Google Releases New Chrome 36 Web Browser, Chrome for Android

Chrome 36 includes 26 security fixes, rich notification improvements and other updates.

Google Chrome

Google's latest Chrome 36 Web browser has been unveiled with several new features and improvements on the stable release channel, along with the latest versions of Chrome for Android and a Beta channel update for Chrome OS.

The promotion of Chrome 36 to the stable channel for Windows, Mac and Linux was unveiled by Matthew Yuan of the Google Chrome team in a July 16 post on the Chrome Releases Blog. The new version, known officially as Chrome 36.0.1985.125, includes rich notification improvements, the addition of a browser crash recovery bubble, a Chrome App Launcher for Linux, and a wide range of stability and performance updates, wrote Yuan. Also included are 26 security fixes that have been made by contributors.

Also unveiled is the stable version of Chrome for Android, which is now at Version 36, according to a July 16 post by Jason Kersey of the Chrome team on the Chrome Releases Blog. Known officially as Version 36.0.1985.122, the app will be available in Google Play over the next few days and includes several new features such as improved text rendering on non-mobile-optimized sites and many bug fixes and performance improvements, according to Kersey.

A Beta channel update for Chrome OS has also been released, moving the application version to 36.0.1985.126, according to a July 16 post by Ben Henry of the Chrome Team. The update, which features bug fixes and performance improvements, is for all Chrome OS devices except the Google Pixel, the Samsung Series 5 550 Chromebook, the HP Chromebook 14, the Toshiba Chromebook, the Acer C720 and the Dell Chromebook 11 for Education, according to the post.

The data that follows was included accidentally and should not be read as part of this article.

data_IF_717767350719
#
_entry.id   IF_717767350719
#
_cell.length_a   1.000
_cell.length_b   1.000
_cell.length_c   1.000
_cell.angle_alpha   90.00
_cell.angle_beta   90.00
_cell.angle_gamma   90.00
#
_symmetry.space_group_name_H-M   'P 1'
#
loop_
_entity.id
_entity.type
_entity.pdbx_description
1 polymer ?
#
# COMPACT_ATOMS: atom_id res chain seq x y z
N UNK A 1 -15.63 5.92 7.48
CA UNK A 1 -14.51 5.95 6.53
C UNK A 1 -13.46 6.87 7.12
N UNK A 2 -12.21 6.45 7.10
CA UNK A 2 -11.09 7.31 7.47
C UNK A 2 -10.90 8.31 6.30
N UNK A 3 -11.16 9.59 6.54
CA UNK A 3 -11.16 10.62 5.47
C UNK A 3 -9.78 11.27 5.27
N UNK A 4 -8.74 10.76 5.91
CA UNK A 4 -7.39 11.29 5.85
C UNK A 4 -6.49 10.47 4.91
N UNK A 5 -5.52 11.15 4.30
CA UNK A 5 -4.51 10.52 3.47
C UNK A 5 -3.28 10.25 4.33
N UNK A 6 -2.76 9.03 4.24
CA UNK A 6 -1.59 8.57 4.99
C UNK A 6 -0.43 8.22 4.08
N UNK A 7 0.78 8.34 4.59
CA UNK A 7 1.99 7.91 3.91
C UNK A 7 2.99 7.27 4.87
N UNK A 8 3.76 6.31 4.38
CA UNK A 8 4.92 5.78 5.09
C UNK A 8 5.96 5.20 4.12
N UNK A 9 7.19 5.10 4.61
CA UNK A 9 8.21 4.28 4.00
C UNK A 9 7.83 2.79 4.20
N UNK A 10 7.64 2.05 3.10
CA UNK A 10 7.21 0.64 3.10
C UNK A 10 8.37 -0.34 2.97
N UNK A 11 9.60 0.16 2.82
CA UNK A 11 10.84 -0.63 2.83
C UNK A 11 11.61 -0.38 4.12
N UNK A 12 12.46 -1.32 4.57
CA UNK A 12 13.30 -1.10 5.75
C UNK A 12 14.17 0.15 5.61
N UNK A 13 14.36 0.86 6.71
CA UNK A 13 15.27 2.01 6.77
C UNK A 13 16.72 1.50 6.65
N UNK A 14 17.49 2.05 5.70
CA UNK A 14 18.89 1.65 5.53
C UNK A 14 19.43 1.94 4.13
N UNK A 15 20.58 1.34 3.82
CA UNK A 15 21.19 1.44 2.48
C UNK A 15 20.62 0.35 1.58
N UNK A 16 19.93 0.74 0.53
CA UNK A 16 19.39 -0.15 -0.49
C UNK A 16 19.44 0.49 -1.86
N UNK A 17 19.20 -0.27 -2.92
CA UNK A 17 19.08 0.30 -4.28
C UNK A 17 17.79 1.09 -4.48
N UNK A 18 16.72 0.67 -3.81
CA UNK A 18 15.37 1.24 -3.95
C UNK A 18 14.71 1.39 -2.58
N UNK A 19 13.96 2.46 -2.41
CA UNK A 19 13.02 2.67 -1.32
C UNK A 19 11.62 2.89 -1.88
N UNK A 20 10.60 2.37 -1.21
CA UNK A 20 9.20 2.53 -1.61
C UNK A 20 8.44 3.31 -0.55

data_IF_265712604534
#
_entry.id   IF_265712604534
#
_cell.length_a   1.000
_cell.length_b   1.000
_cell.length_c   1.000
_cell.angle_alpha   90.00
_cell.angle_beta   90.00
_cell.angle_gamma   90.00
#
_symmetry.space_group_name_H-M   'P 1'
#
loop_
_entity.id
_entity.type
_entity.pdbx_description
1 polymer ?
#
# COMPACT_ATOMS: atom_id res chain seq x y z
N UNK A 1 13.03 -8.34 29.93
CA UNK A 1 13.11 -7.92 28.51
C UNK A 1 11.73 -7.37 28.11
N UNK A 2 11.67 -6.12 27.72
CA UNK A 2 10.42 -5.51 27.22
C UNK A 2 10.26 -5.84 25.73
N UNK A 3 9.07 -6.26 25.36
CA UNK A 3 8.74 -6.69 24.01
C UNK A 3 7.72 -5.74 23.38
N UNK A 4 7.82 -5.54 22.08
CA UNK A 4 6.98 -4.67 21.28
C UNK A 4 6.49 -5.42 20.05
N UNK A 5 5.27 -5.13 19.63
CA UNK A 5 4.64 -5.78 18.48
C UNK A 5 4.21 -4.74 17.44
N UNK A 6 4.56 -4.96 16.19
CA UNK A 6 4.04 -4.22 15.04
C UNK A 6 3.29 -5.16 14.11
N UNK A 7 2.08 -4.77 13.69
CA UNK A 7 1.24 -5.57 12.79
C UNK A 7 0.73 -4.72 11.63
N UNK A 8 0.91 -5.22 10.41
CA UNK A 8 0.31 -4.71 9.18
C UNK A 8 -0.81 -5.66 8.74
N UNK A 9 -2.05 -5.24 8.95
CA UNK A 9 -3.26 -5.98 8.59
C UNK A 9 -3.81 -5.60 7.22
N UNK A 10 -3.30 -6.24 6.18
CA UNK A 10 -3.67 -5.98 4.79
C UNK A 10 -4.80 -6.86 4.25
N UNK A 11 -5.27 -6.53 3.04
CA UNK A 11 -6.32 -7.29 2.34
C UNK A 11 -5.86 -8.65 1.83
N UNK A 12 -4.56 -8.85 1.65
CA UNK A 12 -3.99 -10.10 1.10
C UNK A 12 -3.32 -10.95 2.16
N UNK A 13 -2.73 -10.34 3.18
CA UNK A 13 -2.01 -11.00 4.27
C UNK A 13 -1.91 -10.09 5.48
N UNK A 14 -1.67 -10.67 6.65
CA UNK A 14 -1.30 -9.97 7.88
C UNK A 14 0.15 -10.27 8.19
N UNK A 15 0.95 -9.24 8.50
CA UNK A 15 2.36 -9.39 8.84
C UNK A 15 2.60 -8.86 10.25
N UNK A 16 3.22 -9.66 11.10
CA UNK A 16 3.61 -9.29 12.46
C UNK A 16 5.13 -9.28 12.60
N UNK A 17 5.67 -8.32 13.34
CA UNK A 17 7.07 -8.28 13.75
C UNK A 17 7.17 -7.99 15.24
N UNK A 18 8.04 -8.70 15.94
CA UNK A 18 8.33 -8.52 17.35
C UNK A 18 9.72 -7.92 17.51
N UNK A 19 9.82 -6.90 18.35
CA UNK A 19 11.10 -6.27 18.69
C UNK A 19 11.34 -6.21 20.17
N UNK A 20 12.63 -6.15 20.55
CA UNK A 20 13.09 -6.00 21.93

Meanwhile, the Beta channel version for the Chrome Web browser has been updated to 36.0.1985.125 for Windows, Mac and Linux, according to another Yuan post.

The new versions are part of Google's continuing efforts to refine and grow its Chrome browser and Chrome OS products.

In May, Google promoted the previous Version 35 of its Chrome Web browser to the stable release channel, as well as the Version 35 releases of its Chrome OS and Chrome for Android products.

The Chrome 35 browser received a wide range of fixes and improvements for users on Windows, Mac and Linux machines, including 23 security fixes, more developer control over touch input, new JavaScript features, unprefixed Shadow DOM, as well as several new apps and extension APIs.

The new stable Version 35 of Chrome OS had received first-time support for folders in the Chrome OS Launcher so users can organize their apps exactly as they desire; updated window controls based on the user feedback of users; and the availability of Hotwording (or "Ok Google") on the New Tab Page and for English (U.S.) users.

Google releases new experimental beta and development channels of future software releases so that they can be built, tested and updated before eventual distribution as stable release versions.

Earlier in May, Google announced that its Chrome team has been experimenting with improved URLs for future Chrome versions that could provide better protection for users against phishing attacks that trick them into visiting malicious Websites. Instead of long URLs that are confusing and hard to identify as genuine, shorter origin-chip URLs would mean that phishers couldn't create offshoot URLs that could deceive users into visiting their sites.

The experiments involving the origin chip today don't mean that the feature will eventually be included in Chrome browsers of the future. Instead, the testing is allowing developers to see if it is something that they would want to incorporate if the testing shows promise.

Google's previous Chrome 34 Web browser was released April 8.

In September 2013, the Chrome browser celebrated its fifth birthday. Launched in 2008 as a desktop or laptop application, Chrome today is widely used as a mobile Web browser on many different devices.

Chrome has had quite a ride since its birth. In June 2012, it surpassed Microsoft's Internet Explorer as the world's most used browser for the first time, and it has added many useful features over the years to encourage even more users to adopt it.